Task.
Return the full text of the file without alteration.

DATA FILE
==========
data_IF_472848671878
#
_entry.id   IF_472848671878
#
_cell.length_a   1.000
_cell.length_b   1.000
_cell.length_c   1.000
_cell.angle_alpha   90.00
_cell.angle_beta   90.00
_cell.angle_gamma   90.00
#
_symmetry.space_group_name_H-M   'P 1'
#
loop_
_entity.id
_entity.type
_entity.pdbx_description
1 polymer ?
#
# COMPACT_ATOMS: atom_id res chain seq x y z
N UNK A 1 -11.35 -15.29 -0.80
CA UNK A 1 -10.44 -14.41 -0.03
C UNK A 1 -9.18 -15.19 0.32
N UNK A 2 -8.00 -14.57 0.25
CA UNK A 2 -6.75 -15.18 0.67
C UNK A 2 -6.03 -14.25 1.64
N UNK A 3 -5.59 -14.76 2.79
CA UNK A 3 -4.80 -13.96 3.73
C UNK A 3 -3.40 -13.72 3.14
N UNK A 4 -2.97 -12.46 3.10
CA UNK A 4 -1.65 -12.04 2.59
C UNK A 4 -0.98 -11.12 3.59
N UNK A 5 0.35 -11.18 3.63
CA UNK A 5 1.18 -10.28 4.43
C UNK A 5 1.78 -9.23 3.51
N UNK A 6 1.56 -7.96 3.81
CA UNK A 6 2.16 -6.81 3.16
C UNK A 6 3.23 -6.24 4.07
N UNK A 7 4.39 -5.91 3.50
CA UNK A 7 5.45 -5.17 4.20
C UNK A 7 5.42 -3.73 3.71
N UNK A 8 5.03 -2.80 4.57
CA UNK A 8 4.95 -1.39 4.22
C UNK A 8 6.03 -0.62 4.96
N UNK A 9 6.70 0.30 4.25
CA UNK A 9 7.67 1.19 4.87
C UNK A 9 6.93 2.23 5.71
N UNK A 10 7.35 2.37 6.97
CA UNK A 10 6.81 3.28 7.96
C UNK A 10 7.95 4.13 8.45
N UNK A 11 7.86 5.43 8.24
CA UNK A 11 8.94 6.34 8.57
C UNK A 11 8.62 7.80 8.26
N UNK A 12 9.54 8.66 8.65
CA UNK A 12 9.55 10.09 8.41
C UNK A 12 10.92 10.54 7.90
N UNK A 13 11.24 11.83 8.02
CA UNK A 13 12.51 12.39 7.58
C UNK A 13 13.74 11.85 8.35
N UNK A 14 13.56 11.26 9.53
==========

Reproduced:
data_IF_472848671878
#
_entry.id   IF_472848671878
#
_cell.length_a   1.000
_cell.length_b   1.000
_cell.length_c   1.000
_cell.angle_alpha   90.00
_cell.angle_beta   90.00
_cell.angle_gamma   90.00
#
_symmetry.space_group_name_H-M   'P 1'
#
loop_
_entity.id
_entity.type
_entity.pdbx_description
1 polymer ?
#
# COMPACT_ATOMS: atom_id res chain seq x y z
N UNK A 1 -11.35 -15.29 -0.80
CA UNK A 1 -10.44 -14.41 -0.03
C UNK A 1 -9.18 -15.19 0.32
N UNK A 2 -8.00 -14.57 0.25
CA UNK A 2 -6.75 -15.18 0.67
C UNK A 2 -6.03 -14.25 1.64
N UNK A 3 -5.59 -14.76 2.79
CA UNK A 3 -4.80 -13.96 3.73
C UNK A 3 -3.40 -13.72 3.14
N UNK A 4 -2.97 -12.46 3.10
CA UNK A 4 -1.65 -12.04 2.59
C UNK A 4 -0.98 -11.12 3.59
N UNK A 5 0.35 -11.18 3.63
CA UNK A 5 1.18 -10.28 4.43
C UNK A 5 1.78 -9.23 3.51
N UNK A 6 1.56 -7.96 3.81
CA UNK A 6 2.16 -6.81 3.16
C UNK A 6 3.23 -6.24 4.07
N UNK A 7 4.39 -5.91 3.50
CA UNK A 7 5.45 -5.17 4.20
C UNK A 7 5.42 -3.73 3.71
N UNK A 8 5.03 -2.80 4.57
CA UNK A 8 4.95 -1.39 4.22
C UNK A 8 6.03 -0.62 4.96
N UNK A 9 6.70 0.30 4.25
CA UNK A 9 7.67 1.19 4.87
C UNK A 9 6.93 2.23 5.71
N UNK A 10 7.35 2.37 6.97
CA UNK A 10 6.81 3.28 7.96
C UNK A 10 7.95 4.13 8.45
N UNK A 11 7.86 5.43 8.24
CA UNK A 11 8.94 6.34 8.57
C UNK A 11 8.62 7.80 8.26
N UNK A 12 9.54 8.66 8.65
CA UNK A 12 9.55 10.09 8.41
C UNK A 12 10.92 10.54 7.90
N UNK A 13 11.24 11.83 8.02
CA UNK A 13 12.51 12.39 7.58
C UNK A 13 13.74 11.85 8.35
N UNK A 14 13.56 11.26 9.53